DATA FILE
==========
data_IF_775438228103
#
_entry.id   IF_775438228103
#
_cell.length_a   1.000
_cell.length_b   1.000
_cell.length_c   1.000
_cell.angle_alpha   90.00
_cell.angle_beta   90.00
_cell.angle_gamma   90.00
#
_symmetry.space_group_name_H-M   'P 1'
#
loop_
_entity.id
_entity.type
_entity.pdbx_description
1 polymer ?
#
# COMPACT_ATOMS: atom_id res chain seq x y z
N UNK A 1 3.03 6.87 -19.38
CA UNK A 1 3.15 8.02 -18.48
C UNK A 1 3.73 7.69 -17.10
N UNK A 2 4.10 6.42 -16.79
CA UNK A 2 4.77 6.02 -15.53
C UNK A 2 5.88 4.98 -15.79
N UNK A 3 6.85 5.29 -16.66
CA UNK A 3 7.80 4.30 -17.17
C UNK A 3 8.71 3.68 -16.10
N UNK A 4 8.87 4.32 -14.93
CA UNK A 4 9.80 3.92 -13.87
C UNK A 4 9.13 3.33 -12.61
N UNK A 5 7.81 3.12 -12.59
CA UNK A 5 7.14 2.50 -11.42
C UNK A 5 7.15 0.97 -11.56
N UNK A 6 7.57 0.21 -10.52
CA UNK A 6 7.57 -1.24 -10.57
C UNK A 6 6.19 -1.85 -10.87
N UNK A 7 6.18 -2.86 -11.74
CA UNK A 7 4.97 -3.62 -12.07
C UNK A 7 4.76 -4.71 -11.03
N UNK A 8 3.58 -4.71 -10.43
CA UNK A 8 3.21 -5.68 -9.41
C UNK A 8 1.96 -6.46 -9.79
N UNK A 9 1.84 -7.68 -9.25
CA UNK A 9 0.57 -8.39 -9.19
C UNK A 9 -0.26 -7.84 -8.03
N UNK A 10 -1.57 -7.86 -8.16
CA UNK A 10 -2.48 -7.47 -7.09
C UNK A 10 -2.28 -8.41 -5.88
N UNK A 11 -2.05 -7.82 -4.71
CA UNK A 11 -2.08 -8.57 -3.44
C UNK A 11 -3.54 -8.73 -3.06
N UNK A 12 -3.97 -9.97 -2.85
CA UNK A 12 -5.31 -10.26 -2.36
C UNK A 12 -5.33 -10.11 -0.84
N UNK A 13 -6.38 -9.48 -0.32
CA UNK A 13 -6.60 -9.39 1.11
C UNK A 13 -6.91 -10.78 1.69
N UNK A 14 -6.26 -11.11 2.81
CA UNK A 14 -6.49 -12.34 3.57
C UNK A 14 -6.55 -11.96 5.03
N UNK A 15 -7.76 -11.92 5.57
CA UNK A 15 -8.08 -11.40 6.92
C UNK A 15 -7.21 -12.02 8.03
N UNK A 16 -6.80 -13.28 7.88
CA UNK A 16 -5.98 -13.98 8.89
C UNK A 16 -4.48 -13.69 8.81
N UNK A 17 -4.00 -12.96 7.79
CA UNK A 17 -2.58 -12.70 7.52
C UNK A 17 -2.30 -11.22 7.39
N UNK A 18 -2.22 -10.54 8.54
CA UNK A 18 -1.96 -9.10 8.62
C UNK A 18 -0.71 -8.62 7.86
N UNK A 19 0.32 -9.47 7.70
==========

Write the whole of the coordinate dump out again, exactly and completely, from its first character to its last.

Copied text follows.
data_IF_775438228103
#
_entry.id   IF_775438228103
#
_cell.length_a   1.000
_cell.length_b   1.000
_cell.length_c   1.000
_cell.angle_alpha   90.00
_cell.angle_beta   90.00
_cell.angle_gamma   90.00
#
_symmetry.space_group_name_H-M   'P 1'
#
loop_
_entity.id
_entity.type
_entity.pdbx_description
1 polymer ?
#
# COMPACT_ATOMS: atom_id res chain seq x y z
N UNK A 1 3.03 6.87 -19.38
CA UNK A 1 3.15 8.02 -18.48
C UNK A 1 3.73 7.69 -17.10
N UNK A 2 4.10 6.42 -16.79
CA UNK A 2 4.77 6.02 -15.53
C UNK A 2 5.88 4.98 -15.79
N UNK A 3 6.85 5.29 -16.66
CA UNK A 3 7.80 4.30 -17.17
C UNK A 3 8.71 3.68 -16.10
N UNK A 4 8.87 4.32 -14.93
CA UNK A 4 9.80 3.92 -13.87
C UNK A 4 9.13 3.33 -12.61
N UNK A 5 7.81 3.12 -12.59
CA UNK A 5 7.14 2.50 -11.42
C UNK A 5 7.15 0.97 -11.56
N UNK A 6 7.57 0.21 -10.52
CA UNK A 6 7.57 -1.24 -10.57
C UNK A 6 6.19 -1.85 -10.87
N UNK A 7 6.18 -2.86 -11.74
CA UNK A 7 4.97 -3.62 -12.07
C UNK A 7 4.76 -4.71 -11.03
N UNK A 8 3.58 -4.71 -10.43
CA UNK A 8 3.21 -5.68 -9.41
C UNK A 8 1.96 -6.46 -9.79
N UNK A 9 1.84 -7.68 -9.25
CA UNK A 9 0.57 -8.39 -9.19
C UNK A 9 -0.26 -7.84 -8.03
N UNK A 10 -1.57 -7.86 -8.16
CA UNK A 10 -2.48 -7.47 -7.09
C UNK A 10 -2.28 -8.41 -5.88
N UNK A 11 -2.05 -7.82 -4.71
CA UNK A 11 -2.08 -8.57 -3.44
C UNK A 11 -3.54 -8.73 -3.06
N UNK A 12 -3.97 -9.97 -2.85
CA UNK A 12 -5.31 -10.26 -2.36
C UNK A 12 -5.33 -10.11 -0.84
N UNK A 13 -6.38 -9.48 -0.32
CA UNK A 13 -6.60 -9.39 1.11
C UNK A 13 -6.91 -10.78 1.69
N UNK A 14 -6.26 -11.11 2.81
CA UNK A 14 -6.49 -12.34 3.57
C UNK A 14 -6.55 -11.96 5.03
N UNK A 15 -7.76 -11.92 5.57
CA UNK A 15 -8.08 -11.40 6.92
C UNK A 15 -7.21 -12.02 8.03
N UNK A 16 -6.80 -13.28 7.88
CA UNK A 16 -5.98 -13.98 8.89
C UNK A 16 -4.48 -13.69 8.81
N UNK A 17 -4.00 -12.96 7.79
CA UNK A 17 -2.58 -12.70 7.52
C UNK A 17 -2.30 -11.22 7.39
N UNK A 18 -2.22 -10.54 8.54
CA UNK A 18 -1.96 -9.10 8.62
C UNK A 18 -0.71 -8.62 7.86
N UNK A 19 0.32 -9.47 7.70